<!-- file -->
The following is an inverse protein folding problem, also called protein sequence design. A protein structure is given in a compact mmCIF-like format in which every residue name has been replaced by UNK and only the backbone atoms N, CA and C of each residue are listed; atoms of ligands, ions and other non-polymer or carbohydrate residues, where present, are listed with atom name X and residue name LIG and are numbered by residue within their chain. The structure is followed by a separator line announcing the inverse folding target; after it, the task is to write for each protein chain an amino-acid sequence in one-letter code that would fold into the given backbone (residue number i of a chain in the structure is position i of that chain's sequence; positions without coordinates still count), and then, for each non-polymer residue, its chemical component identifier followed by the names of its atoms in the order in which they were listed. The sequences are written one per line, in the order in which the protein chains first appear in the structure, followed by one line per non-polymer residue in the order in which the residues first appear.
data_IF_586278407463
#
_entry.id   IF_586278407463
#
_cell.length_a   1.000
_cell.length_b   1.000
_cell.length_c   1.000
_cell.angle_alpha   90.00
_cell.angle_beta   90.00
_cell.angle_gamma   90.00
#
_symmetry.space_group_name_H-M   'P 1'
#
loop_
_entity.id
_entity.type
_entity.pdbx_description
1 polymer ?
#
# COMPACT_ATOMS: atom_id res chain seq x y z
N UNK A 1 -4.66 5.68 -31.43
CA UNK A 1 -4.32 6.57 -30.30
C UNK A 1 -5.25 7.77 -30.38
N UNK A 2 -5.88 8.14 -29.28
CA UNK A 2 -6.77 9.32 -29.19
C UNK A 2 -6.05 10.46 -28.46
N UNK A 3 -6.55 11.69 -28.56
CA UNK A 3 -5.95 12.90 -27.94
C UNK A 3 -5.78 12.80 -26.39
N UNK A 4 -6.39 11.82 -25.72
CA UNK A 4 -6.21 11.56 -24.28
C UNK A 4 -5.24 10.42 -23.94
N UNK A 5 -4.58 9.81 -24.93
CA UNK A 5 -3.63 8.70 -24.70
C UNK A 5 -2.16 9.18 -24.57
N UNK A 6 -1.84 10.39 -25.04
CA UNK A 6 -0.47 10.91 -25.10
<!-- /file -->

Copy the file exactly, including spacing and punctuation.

The following is an inverse protein folding problem, also called protein sequence design. A protein structure is given in a compact mmCIF-like format in which every residue name has been replaced by UNK and only the backbone atoms N, CA and C of each residue are listed; atoms of ligands, ions and other non-polymer or carbohydrate residues, where present, are listed with atom name X and residue name LIG and are numbered by residue within their chain. The structure is followed by a separator line announcing the inverse folding target; after it, the task is to write for each protein chain an amino-acid sequence in one-letter code that would fold into the given backbone (residue number i of a chain in the structure is position i of that chain's sequence; positions without coordinates still count), and then, for each non-polymer residue, its chemical component identifier followed by the names of its atoms in the order in which they were listed. The sequences are written one per line, in the order in which the protein chains first appear in the structure, followed by one line per non-polymer residue in the order in which the residues first appear.
data_IF_586278407463
#
_entry.id   IF_586278407463
#
_cell.length_a   1.000
_cell.length_b   1.000
_cell.length_c   1.000
_cell.angle_alpha   90.00
_cell.angle_beta   90.00
_cell.angle_gamma   90.00
#
_symmetry.space_group_name_H-M   'P 1'
#
loop_
_entity.id
_entity.type
_entity.pdbx_description
1 polymer ?
#
# COMPACT_ATOMS: atom_id res chain seq x y z
N UNK A 1 -4.66 5.68 -31.43
CA UNK A 1 -4.32 6.57 -30.30
C UNK A 1 -5.25 7.77 -30.38
N UNK A 2 -5.88 8.14 -29.28
CA UNK A 2 -6.77 9.32 -29.19
C UNK A 2 -6.05 10.46 -28.46
N UNK A 3 -6.55 11.69 -28.56
CA UNK A 3 -5.95 12.90 -27.94
C UNK A 3 -5.78 12.80 -26.39
N UNK A 4 -6.39 11.82 -25.72
CA UNK A 4 -6.21 11.56 -24.28
C UNK A 4 -5.24 10.42 -23.94
N UNK A 5 -4.58 9.81 -24.93
CA UNK A 5 -3.63 8.70 -24.70
C UNK A 5 -2.16 9.18 -24.57
N UNK A 6 -1.84 10.39 -25.04
CA UNK A 6 -0.47 10.91 -25.10